winefinedarkchicks
I am not superwoman. My mother is not superwoman. My mother’s mother is not superwoman. I am, we are, soft. Can shatter. Crumble in your hands. Our survival does not mean we prosper. We are like other women but unlike them. So do not tell us we can handle anything. We only seem like superwoman, a figment of your imagination, because you have forced our lives to be perpetual labor with only seconds of relief. If we carry the world on our shoulders and the children on our backs, what are we but your glorified mules slapped with guilt praises of perseverance and strength. Our bones and our blood and our sweat have built the wealth of nations. Our burial should not be the first time we rest.
Yasmin Mohamed Yonis (via ethiopienne)
black-culture

5centsapound:

Hank Willis Thomas: History Doesn’t Laugh (2014, South Africa)

Conceptual artist Hank Willis Thomas uses photography to explore issues of identity, history, race, and class. For this series,  photo-derived sculptures have been cast in aluminum, silicone and bronze to reframe the original historical image by focusing on the impact of hand gestures. 

read an interview with the artist via okayafrica

1-2. Raise Up

3. Victory is Certain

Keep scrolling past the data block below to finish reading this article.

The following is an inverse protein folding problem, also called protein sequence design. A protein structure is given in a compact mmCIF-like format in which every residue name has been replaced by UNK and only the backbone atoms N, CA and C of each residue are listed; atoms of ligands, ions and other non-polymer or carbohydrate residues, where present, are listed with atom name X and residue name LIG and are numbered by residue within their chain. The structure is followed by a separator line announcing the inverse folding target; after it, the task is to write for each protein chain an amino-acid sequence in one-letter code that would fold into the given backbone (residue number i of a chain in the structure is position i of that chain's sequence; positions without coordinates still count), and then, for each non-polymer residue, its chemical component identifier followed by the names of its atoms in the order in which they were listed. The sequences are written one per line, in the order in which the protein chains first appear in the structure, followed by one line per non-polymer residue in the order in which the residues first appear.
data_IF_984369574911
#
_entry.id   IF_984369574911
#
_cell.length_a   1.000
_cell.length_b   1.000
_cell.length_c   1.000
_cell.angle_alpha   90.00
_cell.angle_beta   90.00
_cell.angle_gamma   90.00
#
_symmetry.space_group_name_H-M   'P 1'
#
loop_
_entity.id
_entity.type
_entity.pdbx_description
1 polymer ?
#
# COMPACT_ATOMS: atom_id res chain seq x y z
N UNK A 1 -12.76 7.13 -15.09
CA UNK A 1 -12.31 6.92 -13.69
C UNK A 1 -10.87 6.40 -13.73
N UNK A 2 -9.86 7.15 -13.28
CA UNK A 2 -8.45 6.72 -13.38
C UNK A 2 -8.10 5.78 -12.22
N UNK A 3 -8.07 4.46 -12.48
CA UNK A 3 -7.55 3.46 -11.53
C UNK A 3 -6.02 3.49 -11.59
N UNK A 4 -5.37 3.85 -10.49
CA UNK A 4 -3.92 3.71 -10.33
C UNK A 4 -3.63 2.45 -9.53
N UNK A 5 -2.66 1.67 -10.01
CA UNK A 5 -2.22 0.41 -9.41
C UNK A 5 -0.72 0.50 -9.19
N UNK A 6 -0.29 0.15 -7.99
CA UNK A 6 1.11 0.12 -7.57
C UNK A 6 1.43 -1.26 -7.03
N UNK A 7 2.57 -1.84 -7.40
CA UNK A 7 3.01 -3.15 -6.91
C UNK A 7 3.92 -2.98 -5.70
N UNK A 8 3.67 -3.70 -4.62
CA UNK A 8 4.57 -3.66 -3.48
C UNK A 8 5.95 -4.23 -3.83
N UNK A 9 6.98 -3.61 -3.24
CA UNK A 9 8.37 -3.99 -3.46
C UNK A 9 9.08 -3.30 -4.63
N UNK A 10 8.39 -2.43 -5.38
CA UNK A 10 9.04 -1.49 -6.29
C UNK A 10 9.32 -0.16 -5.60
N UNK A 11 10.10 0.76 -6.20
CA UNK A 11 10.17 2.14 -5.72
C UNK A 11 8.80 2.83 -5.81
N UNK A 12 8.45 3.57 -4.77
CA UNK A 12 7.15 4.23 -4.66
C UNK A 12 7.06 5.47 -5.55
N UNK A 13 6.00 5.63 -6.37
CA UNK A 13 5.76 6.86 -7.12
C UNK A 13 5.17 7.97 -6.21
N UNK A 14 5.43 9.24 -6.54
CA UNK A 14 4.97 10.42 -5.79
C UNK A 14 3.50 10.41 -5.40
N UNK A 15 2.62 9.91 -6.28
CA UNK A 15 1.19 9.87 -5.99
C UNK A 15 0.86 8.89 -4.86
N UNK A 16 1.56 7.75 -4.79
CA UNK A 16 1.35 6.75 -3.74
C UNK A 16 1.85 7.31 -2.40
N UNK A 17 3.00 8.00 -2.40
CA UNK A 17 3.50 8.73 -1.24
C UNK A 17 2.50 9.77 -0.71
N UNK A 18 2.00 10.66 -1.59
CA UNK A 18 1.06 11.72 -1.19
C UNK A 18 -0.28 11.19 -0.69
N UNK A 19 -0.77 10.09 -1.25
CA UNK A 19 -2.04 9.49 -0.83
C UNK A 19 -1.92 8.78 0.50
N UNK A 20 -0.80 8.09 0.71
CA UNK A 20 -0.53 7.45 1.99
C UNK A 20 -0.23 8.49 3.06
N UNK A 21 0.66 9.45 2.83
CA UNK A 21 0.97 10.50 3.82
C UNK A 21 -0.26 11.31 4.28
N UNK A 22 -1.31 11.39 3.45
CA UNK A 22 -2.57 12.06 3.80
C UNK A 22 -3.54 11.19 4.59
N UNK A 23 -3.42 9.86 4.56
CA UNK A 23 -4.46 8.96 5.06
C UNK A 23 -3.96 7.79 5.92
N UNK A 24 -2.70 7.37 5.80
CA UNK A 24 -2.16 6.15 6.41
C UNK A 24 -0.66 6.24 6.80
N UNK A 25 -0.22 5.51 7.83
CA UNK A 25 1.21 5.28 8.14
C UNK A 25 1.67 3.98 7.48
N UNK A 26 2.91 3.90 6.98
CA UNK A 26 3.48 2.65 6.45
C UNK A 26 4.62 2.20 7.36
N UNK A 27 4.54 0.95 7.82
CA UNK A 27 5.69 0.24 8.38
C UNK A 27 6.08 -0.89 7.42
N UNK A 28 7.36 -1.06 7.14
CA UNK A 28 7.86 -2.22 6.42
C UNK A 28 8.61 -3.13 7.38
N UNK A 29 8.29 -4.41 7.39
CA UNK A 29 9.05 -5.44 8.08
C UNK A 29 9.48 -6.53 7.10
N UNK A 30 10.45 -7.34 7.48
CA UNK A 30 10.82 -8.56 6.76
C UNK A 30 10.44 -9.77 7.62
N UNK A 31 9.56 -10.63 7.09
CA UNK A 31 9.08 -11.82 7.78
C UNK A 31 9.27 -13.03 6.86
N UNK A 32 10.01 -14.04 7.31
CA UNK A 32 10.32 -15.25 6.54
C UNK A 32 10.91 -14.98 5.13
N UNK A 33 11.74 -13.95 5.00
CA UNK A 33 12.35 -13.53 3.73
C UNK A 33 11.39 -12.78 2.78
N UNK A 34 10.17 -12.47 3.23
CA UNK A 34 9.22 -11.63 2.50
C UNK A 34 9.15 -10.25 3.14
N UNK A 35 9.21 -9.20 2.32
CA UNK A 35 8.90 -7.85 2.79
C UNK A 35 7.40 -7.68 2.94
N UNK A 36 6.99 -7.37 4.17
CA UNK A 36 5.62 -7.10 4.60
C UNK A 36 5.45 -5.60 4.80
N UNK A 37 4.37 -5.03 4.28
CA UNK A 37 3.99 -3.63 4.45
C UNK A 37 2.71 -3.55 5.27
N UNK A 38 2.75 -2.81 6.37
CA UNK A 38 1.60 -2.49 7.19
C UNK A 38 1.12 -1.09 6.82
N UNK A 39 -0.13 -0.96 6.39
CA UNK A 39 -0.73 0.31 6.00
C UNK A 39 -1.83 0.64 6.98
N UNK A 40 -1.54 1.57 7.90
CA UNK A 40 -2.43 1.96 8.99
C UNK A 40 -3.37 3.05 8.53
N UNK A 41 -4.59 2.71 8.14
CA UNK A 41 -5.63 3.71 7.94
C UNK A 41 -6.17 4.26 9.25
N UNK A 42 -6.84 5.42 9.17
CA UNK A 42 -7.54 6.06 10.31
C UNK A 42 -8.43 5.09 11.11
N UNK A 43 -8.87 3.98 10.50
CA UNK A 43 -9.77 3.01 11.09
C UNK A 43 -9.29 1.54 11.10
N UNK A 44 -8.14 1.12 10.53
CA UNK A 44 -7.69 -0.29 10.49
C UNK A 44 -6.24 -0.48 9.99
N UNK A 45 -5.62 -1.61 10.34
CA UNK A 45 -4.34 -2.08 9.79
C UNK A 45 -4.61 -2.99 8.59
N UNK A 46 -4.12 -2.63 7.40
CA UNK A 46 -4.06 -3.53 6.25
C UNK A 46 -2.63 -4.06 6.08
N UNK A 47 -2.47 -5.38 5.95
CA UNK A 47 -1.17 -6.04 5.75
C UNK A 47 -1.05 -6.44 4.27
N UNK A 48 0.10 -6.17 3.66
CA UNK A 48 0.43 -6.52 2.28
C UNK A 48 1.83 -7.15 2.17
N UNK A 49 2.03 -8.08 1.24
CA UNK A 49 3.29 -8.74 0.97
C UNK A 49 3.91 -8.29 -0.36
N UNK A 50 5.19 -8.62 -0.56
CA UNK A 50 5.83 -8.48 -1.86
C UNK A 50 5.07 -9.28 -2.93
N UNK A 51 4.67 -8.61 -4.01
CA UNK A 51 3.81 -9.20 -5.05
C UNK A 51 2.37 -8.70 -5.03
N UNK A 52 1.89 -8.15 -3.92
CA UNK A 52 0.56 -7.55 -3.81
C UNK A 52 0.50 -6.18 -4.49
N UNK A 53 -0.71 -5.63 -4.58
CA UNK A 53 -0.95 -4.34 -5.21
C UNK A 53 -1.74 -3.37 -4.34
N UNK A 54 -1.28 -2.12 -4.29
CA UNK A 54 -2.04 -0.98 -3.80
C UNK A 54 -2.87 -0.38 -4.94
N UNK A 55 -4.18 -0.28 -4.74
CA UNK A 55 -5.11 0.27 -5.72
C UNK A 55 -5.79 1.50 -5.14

4. History Doesn’t Laugh

5. Die Dompas Moet Brand ! (The Passbook must Burn!)

6. Peace and  Freedom

7. An injury to one is and an injury to all, 

8 - 9. A Luta Continua

1gent

1gent:

eastafricaart:

Notes from Ed Cross Fine Art

Cyrus Kabiru is one of the most exciting of the younger artists to have emerged from Nairobi over the last few years. Kabiru has just completed his first international exhibition at Kuntspodium T Gallery in Tilburg, Holland which included an installation of his signature ‘C Stunner glasses’ made from recycled materials, each with its own story and together creating a powerful metaphor around the way Africa is perceived by the outside world and vice versa.

Kabiru has been creating his ‘spectacles’ since childhood when he started to produce toys for his age-mates as a way of bartering his way through school work. The origins of his attachment to glasses stem from his father’s neurosis about them (in turn caused by the fact that Cyrus’s grandfather punished his father severely when, as a boy, he lost a pair of glasses that the family had made great sacrifices to provide him with). It is a universal story of poverty and the struggle to overcome it. Cyrus’s father scarred by his father’s fury when his attempts to help his son with his eyesight came to nought. The father, still mired in poverty, instilling in his son, Cyrus, a bizarre reverence for the things that he himself lost through carelessness - the son responding to this creatively - by reproducing again and again, the object of his father’s pain and his grandfather’s hope. In so doing, creating a contemporary folk tale through finding fame and fortune through his ‘glasses’ sufficient to lift him out of the poverty that his father and grandfather wished to overcome.

This is the psychological background to the C-Stunners series but the works are rich in social comment too. Each with its own story from glasses with bars that evoke the jails of Nairobi to those with spent bullets that tell their story of criminal or police brutality. Also a love for nature that fuels the artist’s desire to recycle as part of a process of protecting the environment.

Cool glasses